4 minutes reading time (759 words)

Kingdoms Come (And Go)

Kingdom


This week's reading (1 Chronicles 25 – 2 Chronicles 24) is full of political intrigue, peaceful and not-so-peaceful transfers of power, a nation divided against itself and some of the best and worst kings in Israel's history. That, by the way, may be the most important thing to remember as you read this section of scripture. This is Israel's history, not America's. When we read sections of the Old Testament, American Christians are tempted to uncritically appropriate ancient promises made to Israel and apply them to our nation and its current struggles. For example, you've probably seen 2 Chronicles 7:14 on yard signs, social media posts or window stickers:

If my people, who are called by my name, will humble themselves and pray and seek my face and turn from their wicked ways, then I will hear from heaven, and I will forgive their sin and will heal their land.

It is true that humility, repentance and prayer lead to forgiveness and healing. But this promise was made by God to Solomon and, in context, specifically focused on Israel. Don't get me wrong – I absolutely love America. I proudly fly an American flag from my front porch. I get chill bumps when I hear the National Anthem. And I fully agree with Abraham Lincoln. Just before he signed the Emancipation Proclamation, in a letter to congress, he called America "the last best hope of earth," for freedom. Amen to that. But Israel was the only nation that ever enjoyed most favored nation status with God.

David's Final Psalm

The reading this week begins with the final days of King David's reign. Israel is prosperous, united and at peace. That prosperity, unity and peace, however, are contingent on Israel's faithfulness to God, a warning David announces (1 Chron. 28:8 – 10) and one we see played out in the ensuing chapters of the next book. 1 Chronicles closes with David's last Psalm, his last prayer and his final command: "Praise the Lord your God."

Solomon's Forty Year Reign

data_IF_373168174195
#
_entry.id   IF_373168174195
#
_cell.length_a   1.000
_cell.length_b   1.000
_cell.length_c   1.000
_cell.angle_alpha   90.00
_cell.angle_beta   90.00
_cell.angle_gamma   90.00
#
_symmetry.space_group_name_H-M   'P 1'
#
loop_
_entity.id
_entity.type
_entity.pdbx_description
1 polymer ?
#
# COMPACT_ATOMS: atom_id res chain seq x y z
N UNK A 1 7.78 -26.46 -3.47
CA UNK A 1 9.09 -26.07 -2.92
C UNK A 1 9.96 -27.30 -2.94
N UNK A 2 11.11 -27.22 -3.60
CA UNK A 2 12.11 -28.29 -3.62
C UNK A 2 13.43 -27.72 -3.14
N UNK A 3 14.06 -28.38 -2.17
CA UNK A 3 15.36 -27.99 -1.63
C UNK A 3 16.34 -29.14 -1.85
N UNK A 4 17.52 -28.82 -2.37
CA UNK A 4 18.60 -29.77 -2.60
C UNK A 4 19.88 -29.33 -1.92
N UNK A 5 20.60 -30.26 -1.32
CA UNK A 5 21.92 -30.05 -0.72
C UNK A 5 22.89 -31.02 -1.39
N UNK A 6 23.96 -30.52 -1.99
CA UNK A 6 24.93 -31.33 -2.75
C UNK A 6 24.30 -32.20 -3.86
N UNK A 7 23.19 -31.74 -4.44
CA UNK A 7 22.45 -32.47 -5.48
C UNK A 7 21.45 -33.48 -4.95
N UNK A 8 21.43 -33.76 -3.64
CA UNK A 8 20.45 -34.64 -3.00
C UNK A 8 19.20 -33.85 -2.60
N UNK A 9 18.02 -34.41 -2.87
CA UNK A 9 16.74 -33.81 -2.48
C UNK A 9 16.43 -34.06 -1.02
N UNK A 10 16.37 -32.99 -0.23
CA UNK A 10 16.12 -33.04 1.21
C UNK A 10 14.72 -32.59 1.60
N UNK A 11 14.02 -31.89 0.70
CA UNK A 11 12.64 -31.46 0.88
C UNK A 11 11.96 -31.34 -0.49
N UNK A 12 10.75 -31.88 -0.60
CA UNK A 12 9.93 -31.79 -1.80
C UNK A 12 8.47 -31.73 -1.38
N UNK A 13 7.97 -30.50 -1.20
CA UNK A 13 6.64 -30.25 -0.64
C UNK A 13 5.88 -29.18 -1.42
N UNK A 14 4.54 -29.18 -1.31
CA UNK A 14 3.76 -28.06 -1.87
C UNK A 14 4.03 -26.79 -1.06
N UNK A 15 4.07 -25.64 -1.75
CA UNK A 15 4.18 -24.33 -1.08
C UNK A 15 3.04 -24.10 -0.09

Solomon's four-decades as king is neatly condensed in the first nine chapters of 2 Chronicles. It includes the successful completion of the temple and its dedication. Solomon's prayer of dedication in chapter 7, in fact, is one of the most beautiful in all the Bible and worth a careful reading. Slow down when you get to that part and notice how thoughtful, humble and inclusive it is. I love the repeated refrain, "When your people pray . . . hear from heaven." Solomon even asks God to hear and answer "foreigners" who stand outside the temple and pray. Could that be a foreshadowing of Jesus' charge to "go and make disciples of all nations," in Matthew 28?

The Nation Divides

A nation's prosperity and peace are always contingent and can be lost in a shockingly short amount of time. The unity Israel enjoyed under David and Solomon is squandered by Solomon's successor, Rehoboam. Ten of the tribes ask him to lighten the burdens placed on them by Solomon's expansive building programs. Rejecting the counsel of his older, more experienced advisors for that of his younger contemporaries, Rehoboam tells them he plans to be even tougher on them than his father was. The ten tribes (known as Israel or the Northern Kingdom) secede from the union. Rehoboam retreats to Jerusalem and leads Judah, the Southern Kingdom. Politically, he is a capable leader, but he is inconsistently faithful to God. The best that can be said about the kingdom is the tepid endorsement of 2 Chronicles 12:9: ". . . there was some good in Judah."

The Good, The Good/Bad, and The Ugly

The next several chapters in this week's reading (13 – 24) detail the reigns of various kings. Some, like Asa, are good. Some, like Jehoshaphat and Joash, had their good and bad moments. And then others, Jehoram and Ahaziah, were just plain ugly.

One story worth highlighting concerns how Jehoshaphat responded to a military threat in 2 Chronicles 20. As a vast army approached, he cried out to God repeating some of the very words Solomon had prayed six decades earlier.

If calamity comes upon us, whether the sword of judgment, or plague or famine, we will stand in your presence before this temple that bears your Name and will cry out to you in our distress, and you will hear us and save us.

You will hear and save us. God still hears. He still saves. With all that's going on in the world, that's good news.
So Far
You are the Way
 

Comments

No comments made yet. Be the first to submit a comment
Already Registered? Login Here
Guest
Monday, 25 October 2021

By accepting you will be accessing a service provided by a third-party external to https://www.twickenham.org/